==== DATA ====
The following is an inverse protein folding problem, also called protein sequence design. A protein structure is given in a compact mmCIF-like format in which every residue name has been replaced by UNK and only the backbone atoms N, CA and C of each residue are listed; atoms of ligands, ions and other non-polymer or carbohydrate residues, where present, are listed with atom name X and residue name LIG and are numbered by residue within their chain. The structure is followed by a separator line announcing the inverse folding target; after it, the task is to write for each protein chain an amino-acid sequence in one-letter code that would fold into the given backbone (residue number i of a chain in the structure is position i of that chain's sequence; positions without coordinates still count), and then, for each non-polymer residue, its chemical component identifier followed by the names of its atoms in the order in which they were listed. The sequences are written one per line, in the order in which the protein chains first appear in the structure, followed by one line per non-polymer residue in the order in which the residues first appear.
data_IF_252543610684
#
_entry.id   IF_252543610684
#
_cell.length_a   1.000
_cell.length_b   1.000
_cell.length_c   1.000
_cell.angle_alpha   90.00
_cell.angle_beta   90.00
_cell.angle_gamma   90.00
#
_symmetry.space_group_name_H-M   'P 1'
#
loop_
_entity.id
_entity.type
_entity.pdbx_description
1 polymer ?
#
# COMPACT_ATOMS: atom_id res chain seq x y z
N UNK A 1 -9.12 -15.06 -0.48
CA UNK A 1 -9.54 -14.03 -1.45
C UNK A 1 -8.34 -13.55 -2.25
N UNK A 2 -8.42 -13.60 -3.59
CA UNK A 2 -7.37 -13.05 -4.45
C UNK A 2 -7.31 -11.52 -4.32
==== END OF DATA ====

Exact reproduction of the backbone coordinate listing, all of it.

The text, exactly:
The following is an inverse protein folding problem, also called protein sequence design. A protein structure is given in a compact mmCIF-like format in which every residue name has been replaced by UNK and only the backbone atoms N, CA and C of each residue are listed; atoms of ligands, ions and other non-polymer or carbohydrate residues, where present, are listed with atom name X and residue name LIG and are numbered by residue within their chain. The structure is followed by a separator line announcing the inverse folding target; after it, the task is to write for each protein chain an amino-acid sequence in one-letter code that would fold into the given backbone (residue number i of a chain in the structure is position i of that chain's sequence; positions without coordinates still count), and then, for each non-polymer residue, its chemical component identifier followed by the names of its atoms in the order in which they were listed. The sequences are written one per line, in the order in which the protein chains first appear in the structure, followed by one line per non-polymer residue in the order in which the residues first appear.
data_IF_252543610684
#
_entry.id   IF_252543610684
#
_cell.length_a   1.000
_cell.length_b   1.000
_cell.length_c   1.000
_cell.angle_alpha   90.00
_cell.angle_beta   90.00
_cell.angle_gamma   90.00
#
_symmetry.space_group_name_H-M   'P 1'
#
loop_
_entity.id
_entity.type
_entity.pdbx_description
1 polymer ?
#
# COMPACT_ATOMS: atom_id res chain seq x y z
N UNK A 1 -9.12 -15.06 -0.48
CA UNK A 1 -9.54 -14.03 -1.45
C UNK A 1 -8.34 -13.55 -2.25
N UNK A 2 -8.42 -13.60 -3.59
CA UNK A 2 -7.37 -13.05 -4.45
C UNK A 2 -7.31 -11.52 -4.32